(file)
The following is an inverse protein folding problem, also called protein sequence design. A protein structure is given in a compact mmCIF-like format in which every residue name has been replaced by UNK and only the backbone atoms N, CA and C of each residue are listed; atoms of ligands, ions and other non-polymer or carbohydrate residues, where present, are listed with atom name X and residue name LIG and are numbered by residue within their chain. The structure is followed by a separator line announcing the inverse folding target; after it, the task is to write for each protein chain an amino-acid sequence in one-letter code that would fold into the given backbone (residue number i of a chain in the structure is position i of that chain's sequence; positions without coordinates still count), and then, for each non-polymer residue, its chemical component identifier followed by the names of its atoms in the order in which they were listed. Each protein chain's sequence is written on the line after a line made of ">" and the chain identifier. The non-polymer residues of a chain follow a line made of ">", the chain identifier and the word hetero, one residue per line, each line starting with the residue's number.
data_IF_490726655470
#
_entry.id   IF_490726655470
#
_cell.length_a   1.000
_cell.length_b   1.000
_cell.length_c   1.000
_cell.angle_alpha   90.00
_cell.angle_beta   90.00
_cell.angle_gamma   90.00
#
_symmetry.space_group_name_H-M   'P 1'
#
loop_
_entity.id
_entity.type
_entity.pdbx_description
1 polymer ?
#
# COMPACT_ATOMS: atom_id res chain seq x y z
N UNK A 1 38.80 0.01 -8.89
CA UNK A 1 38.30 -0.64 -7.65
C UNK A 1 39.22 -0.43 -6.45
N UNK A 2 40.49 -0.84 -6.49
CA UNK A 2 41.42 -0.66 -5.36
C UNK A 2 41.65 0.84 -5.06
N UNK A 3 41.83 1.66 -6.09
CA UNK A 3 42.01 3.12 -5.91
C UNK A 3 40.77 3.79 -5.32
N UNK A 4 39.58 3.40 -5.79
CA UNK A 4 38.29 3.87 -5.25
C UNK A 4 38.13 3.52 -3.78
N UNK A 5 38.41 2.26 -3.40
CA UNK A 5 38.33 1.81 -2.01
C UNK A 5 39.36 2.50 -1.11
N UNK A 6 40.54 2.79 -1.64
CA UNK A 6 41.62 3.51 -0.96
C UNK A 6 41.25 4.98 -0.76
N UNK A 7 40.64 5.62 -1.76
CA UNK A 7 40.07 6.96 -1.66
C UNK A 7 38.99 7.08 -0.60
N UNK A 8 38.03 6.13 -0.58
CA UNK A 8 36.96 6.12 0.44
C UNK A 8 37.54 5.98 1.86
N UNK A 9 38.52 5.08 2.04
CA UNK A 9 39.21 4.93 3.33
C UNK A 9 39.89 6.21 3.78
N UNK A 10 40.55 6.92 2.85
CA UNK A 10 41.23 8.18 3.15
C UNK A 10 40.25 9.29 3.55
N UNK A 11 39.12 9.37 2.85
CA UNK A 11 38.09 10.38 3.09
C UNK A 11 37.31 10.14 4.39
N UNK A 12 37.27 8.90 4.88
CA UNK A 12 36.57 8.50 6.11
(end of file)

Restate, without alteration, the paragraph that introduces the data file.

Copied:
The following is an inverse protein folding problem, also called protein sequence design. A protein structure is given in a compact mmCIF-like format in which every residue name has been replaced by UNK and only the backbone atoms N, CA and C of each residue are listed; atoms of ligands, ions and other non-polymer or carbohydrate residues, where present, are listed with atom name X and residue name LIG and are numbered by residue within their chain. The structure is followed by a separator line announcing the inverse folding target; after it, the task is to write for each protein chain an amino-acid sequence in one-letter code that would fold into the given backbone (residue number i of a chain in the structure is position i of that chain's sequence; positions without coordinates still count), and then, for each non-polymer residue, its chemical component identifier followed by the names of its atoms in the order in which they were listed. Each protein chain's sequence is written on the line after a line made of ">" and the chain identifier. The non-polymer residues of a chain follow a line made of ">", the chain identifier and the word hetero, one residue per line, each line starting with the residue's number.